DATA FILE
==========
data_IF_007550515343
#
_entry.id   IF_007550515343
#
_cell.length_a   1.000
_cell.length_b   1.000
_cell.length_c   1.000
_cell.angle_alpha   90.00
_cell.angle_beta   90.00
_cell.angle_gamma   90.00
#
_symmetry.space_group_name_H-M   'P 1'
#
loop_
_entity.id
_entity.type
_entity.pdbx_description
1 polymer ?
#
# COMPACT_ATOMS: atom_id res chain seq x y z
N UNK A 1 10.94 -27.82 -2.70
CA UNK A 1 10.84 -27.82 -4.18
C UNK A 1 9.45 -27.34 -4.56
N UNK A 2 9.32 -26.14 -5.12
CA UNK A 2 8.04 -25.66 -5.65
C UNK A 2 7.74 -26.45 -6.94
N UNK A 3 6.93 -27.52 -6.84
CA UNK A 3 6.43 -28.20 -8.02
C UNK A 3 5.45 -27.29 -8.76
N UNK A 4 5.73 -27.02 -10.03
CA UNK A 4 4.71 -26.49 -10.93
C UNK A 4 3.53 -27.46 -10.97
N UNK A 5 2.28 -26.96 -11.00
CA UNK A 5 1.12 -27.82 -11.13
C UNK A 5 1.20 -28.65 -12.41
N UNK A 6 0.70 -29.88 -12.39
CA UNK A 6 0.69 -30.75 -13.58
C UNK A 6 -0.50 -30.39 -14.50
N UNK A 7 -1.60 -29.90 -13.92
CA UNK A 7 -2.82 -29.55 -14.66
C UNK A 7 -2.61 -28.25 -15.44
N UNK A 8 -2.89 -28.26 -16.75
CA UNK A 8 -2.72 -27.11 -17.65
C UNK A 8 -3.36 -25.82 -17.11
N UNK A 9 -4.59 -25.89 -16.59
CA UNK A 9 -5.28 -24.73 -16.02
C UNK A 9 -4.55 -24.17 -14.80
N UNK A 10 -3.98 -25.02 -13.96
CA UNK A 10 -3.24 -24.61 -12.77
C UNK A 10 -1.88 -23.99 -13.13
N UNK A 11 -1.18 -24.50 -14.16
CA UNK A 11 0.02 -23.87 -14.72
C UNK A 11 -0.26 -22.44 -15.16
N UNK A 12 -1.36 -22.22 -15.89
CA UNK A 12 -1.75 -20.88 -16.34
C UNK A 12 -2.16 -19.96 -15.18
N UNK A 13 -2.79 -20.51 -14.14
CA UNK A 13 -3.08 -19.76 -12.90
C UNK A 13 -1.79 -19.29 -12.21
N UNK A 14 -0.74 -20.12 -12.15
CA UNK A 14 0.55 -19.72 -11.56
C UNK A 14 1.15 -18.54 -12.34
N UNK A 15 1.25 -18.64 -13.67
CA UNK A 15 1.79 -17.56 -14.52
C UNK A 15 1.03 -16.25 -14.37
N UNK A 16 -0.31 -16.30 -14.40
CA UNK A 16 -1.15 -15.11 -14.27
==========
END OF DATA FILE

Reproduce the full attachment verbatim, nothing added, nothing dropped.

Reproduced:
data_IF_007550515343
#
_entry.id   IF_007550515343
#
_cell.length_a   1.000
_cell.length_b   1.000
_cell.length_c   1.000
_cell.angle_alpha   90.00
_cell.angle_beta   90.00
_cell.angle_gamma   90.00
#
_symmetry.space_group_name_H-M   'P 1'
#
loop_
_entity.id
_entity.type
_entity.pdbx_description
1 polymer ?
#
# COMPACT_ATOMS: atom_id res chain seq x y z
N UNK A 1 10.94 -27.82 -2.70
CA UNK A 1 10.84 -27.82 -4.18
C UNK A 1 9.45 -27.34 -4.56
N UNK A 2 9.32 -26.14 -5.12
CA UNK A 2 8.04 -25.66 -5.65
C UNK A 2 7.74 -26.45 -6.94
N UNK A 3 6.93 -27.52 -6.84
CA UNK A 3 6.43 -28.20 -8.02
C UNK A 3 5.45 -27.29 -8.76
N UNK A 4 5.73 -27.02 -10.03
CA UNK A 4 4.71 -26.49 -10.93
C UNK A 4 3.53 -27.46 -10.97
N UNK A 5 2.28 -26.96 -11.00
CA UNK A 5 1.12 -27.82 -11.13
C UNK A 5 1.20 -28.65 -12.41
N UNK A 6 0.70 -29.88 -12.39
CA UNK A 6 0.69 -30.75 -13.58
C UNK A 6 -0.50 -30.39 -14.50
N UNK A 7 -1.60 -29.90 -13.92
CA UNK A 7 -2.82 -29.55 -14.66
C UNK A 7 -2.61 -28.25 -15.44
N UNK A 8 -2.89 -28.26 -16.75
CA UNK A 8 -2.72 -27.11 -17.65
C UNK A 8 -3.36 -25.82 -17.11
N UNK A 9 -4.59 -25.89 -16.59
CA UNK A 9 -5.28 -24.73 -16.02
C UNK A 9 -4.55 -24.17 -14.80
N UNK A 10 -3.98 -25.02 -13.96
CA UNK A 10 -3.24 -24.61 -12.77
C UNK A 10 -1.88 -23.99 -13.13
N UNK A 11 -1.18 -24.50 -14.16
CA UNK A 11 0.02 -23.87 -14.72
C UNK A 11 -0.26 -22.44 -15.16
N UNK A 12 -1.36 -22.22 -15.89
CA UNK A 12 -1.75 -20.88 -16.34
C UNK A 12 -2.16 -19.96 -15.18
N UNK A 13 -2.79 -20.51 -14.14
CA UNK A 13 -3.08 -19.76 -12.90
C UNK A 13 -1.79 -19.29 -12.21
N UNK A 14 -0.74 -20.12 -12.15
CA UNK A 14 0.55 -19.72 -11.56
C UNK A 14 1.15 -18.54 -12.34
N UNK A 15 1.25 -18.64 -13.67
CA UNK A 15 1.79 -17.56 -14.52
C UNK A 15 1.03 -16.25 -14.37
N UNK A 16 -0.31 -16.30 -14.40
CA UNK A 16 -1.15 -15.11 -14.27